As seen in: Issue 29

Tips For Growing An Urban Orchard

Fruit cultivation is more popular than ever in North America and Europe. Borders planted with fruits and urban orchards are now part of the landscape of many cities around the world.

Some people are reluctant to introduce fruit trees into their gardens; they are known to require a lot of care and phytosanitary treatments to grow edible fruits.

Fruit tree planting.

However, there are several ways to reduce the workload required to maintain an orchard. First of all, it is possible to choose fruit species that are not demanding, such as serviceberry, sea buckthorn, SK dwarf cherry, or Asian pear. Also, there are less known varieties of apples, cherries, plums, and pears that are more resistant to insect pests and diseases. Examples include apple cultivars ‘Liberty’, ‘Macfree’, and ‘Redfree’ that are resistant to scab and fire blight.

A mature semi-dwarf apple tree.

On the other hand, planning and maintaining your orchard with permaculture principles and organic farming techniques will reduce cultural problems and interventions needed. This means using low environmental impact pesticides and natural fertilizers such as compost. It is also best to plant your orchard with a wide diversity of fruit species. Incorporate flowering plants that attract pollinators and beneficial insects, avoid regularly mowing the grass at the base of trees, and reduce pruning.

Arctic Kiwi

Most fruit trees are grafted, so choose rootstocks well adapted to your climate that lead to the formation of small trees easier to maintain and that require less pruning. The use of dwarf (Bud.9, M.9 or M.26, for example) and semi-dwarf (M.7 or MM.106) rootstocks or of columnar cultivars can avoid many problems in urban settings.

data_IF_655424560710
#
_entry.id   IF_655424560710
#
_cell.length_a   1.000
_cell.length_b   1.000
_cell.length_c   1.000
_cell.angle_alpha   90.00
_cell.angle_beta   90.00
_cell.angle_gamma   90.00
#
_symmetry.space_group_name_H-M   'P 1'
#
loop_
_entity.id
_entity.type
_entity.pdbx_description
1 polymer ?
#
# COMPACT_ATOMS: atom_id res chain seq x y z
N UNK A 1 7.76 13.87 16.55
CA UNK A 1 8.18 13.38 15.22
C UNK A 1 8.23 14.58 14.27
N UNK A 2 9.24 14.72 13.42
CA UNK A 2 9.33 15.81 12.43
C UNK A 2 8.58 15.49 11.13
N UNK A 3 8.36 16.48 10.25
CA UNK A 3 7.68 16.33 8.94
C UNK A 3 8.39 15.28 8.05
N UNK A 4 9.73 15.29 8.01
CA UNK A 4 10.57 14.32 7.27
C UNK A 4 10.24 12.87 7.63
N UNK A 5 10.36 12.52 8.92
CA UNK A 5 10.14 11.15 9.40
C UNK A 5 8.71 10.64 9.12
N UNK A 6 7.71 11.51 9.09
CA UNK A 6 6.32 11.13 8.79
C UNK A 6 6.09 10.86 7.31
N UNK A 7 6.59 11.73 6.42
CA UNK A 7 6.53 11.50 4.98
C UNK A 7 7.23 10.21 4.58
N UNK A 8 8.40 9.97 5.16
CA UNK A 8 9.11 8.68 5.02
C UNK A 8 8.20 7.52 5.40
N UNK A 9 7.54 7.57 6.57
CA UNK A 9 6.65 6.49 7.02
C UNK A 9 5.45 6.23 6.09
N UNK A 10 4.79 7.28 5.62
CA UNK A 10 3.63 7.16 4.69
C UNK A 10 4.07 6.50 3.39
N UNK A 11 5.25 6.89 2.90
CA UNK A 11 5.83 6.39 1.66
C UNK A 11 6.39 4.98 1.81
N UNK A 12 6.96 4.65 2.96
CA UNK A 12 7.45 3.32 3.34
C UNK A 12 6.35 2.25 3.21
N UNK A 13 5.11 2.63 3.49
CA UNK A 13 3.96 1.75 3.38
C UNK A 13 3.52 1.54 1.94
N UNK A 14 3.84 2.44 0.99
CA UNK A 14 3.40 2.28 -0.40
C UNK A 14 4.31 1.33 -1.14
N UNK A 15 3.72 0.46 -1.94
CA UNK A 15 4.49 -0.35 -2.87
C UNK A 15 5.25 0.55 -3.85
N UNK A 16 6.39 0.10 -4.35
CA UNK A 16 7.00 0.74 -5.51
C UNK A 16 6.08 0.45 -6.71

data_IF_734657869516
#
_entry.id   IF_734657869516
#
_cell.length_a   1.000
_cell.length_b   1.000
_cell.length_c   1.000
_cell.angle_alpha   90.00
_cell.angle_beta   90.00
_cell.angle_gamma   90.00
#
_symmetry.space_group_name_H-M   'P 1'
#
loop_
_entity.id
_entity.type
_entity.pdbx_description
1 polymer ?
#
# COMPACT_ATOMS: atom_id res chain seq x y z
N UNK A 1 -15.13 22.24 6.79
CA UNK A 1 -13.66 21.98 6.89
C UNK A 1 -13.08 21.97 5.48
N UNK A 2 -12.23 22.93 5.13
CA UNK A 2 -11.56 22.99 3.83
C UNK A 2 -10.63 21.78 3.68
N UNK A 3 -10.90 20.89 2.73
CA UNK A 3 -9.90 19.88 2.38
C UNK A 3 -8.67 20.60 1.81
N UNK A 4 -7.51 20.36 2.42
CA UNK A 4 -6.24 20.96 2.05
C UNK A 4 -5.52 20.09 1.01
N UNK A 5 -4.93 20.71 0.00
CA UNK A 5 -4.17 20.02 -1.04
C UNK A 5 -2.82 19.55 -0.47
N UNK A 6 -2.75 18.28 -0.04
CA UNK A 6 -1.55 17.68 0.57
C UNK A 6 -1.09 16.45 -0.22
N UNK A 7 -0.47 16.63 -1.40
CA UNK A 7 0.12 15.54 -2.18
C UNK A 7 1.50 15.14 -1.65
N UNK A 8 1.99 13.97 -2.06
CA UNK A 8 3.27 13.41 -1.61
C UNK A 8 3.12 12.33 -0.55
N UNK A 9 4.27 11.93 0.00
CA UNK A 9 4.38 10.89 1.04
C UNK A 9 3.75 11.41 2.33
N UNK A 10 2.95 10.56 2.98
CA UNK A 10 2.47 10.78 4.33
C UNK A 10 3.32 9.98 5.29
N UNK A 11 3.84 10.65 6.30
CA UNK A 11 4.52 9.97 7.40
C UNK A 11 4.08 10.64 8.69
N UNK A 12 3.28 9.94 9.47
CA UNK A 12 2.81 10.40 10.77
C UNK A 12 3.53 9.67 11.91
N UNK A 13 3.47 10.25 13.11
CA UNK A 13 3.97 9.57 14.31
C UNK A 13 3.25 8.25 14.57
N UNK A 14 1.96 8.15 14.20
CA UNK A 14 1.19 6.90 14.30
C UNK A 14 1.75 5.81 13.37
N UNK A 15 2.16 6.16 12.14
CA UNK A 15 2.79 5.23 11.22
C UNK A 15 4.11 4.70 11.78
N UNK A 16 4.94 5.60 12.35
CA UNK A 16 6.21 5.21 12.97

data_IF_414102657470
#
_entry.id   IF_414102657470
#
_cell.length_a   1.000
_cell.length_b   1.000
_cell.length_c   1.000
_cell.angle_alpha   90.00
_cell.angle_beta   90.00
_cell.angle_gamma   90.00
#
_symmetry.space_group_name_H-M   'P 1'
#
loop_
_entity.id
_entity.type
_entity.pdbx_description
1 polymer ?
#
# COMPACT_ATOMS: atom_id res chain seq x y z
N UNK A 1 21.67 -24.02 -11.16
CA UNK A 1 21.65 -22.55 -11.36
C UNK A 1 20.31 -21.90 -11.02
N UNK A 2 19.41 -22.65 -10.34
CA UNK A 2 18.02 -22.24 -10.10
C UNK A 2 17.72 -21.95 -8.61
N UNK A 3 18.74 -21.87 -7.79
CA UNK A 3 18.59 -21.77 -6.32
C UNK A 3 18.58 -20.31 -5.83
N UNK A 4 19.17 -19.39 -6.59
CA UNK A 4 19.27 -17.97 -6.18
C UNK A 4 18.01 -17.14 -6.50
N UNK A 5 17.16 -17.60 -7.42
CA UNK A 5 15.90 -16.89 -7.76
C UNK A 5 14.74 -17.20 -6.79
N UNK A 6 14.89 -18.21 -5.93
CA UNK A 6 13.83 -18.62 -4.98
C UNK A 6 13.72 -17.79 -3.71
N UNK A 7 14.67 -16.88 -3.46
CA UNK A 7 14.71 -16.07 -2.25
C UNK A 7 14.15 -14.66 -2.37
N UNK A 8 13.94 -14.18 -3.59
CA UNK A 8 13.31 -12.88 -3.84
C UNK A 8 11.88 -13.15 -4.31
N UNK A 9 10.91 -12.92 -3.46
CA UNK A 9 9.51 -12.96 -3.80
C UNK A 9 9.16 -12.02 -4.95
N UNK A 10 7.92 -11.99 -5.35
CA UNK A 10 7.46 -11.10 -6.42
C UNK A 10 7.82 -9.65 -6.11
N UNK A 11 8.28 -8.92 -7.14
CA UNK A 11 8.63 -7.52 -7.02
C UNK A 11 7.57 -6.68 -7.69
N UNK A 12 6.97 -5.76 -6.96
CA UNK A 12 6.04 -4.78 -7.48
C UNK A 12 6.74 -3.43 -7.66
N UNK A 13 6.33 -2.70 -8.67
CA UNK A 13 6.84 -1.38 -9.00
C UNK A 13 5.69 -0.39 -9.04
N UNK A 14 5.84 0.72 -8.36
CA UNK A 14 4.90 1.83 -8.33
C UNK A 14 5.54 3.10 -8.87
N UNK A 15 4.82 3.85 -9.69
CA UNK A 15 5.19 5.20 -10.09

It is essential to reflect and review our requirements regarding the aesthetic appearance of fruits. Obtaining perfect fruit requires the extensive use of fertilizers and pesticides. Furthermore, our desire to eat fruit without blemishes is a source of extraordinary waste. The FAO estimates that 45% of all fruits and vegetables produced on Earth are lost or discarded before being eaten, partly because of waste for aesthetic reasons. Every year, about 3.7 trillion (3,700 billion!) apples are left in the orchards or thrown in the garbage on this planet! Fortunately, the Ugly Produce Movement is gaining popularity.

Choosing the right fruit tree

Apple has a strong power of seduction on humans, and many people dream of having an apple tree in their garden. However, some home gardeners are somewhat disappointed when they realize all the maintenance that is needed to get an abundant and high-quality apple harvest.


Rather than planting a demanding fruit tree such as an apple tree or a plum tree in your garden, you can opt instead for hardy small fruit trees – producing little shade – that require low maintenance, such as ‘Martin’ serviceberry or ‘Romeo’ and ‘Juliet’ cherry trees. If your space is limited, plant a climbing fruit species. Arctic kiwifruit, for example, has beautiful variegated foliage and produces an abundance of edible sweet green fruits rich in vitamin C!

Sea Buckthorn

On the other hand, several fruit shrubs species are very easy to grow. Highbush blueberries and raspberries are undoubtedly the most popular. Furthermore, many recently introduced cultivars, including Raspberry Shortcake™ Raspberries and Jelly Bean™ Blueberries are small in size and ideal for urban gardens or container crops. Native fruit shrubs such as chokeberry, haskap berry, and elderberry are popular with younger generations of urban farmers and gardeners.

No matter what type of fruit tree or fruit bush you grow, be sure to plant it in full sun, in rich, loose, well-drained soil. An annual supply of compost is necessary along with a spring fertilizer; a granular slow-release natural fertilizer rich in potassium (formulation 4-4-8 or equivalent) is ideal. This will ensure that the majority of fruit trees and shrubs have good production.

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Passionate about environmental horticulture, urban agriculture, and extreme landscape design, Albert Mondor has practiced his craft for over 30 years and created numerous gardens in North America. In addition to teaching courses and lecturing at conferences across Canada, his weekly gardening column appears in the Journal de Montréal and the Journal de Québec since 1999. Albert recently published his tenth horticultural book, Le nouveau potager. He is a regular guest and contributor to radio and TV programs and hosts The Trendy Gardener spots broadcasted on Météo Média and online. In May 2014, Albert was awarded the prestigious Henry Teuscher Award, presented by the Montreal Botanical Gardens for his exceptional contribution to the advancement of horticultural knowledge in Canada.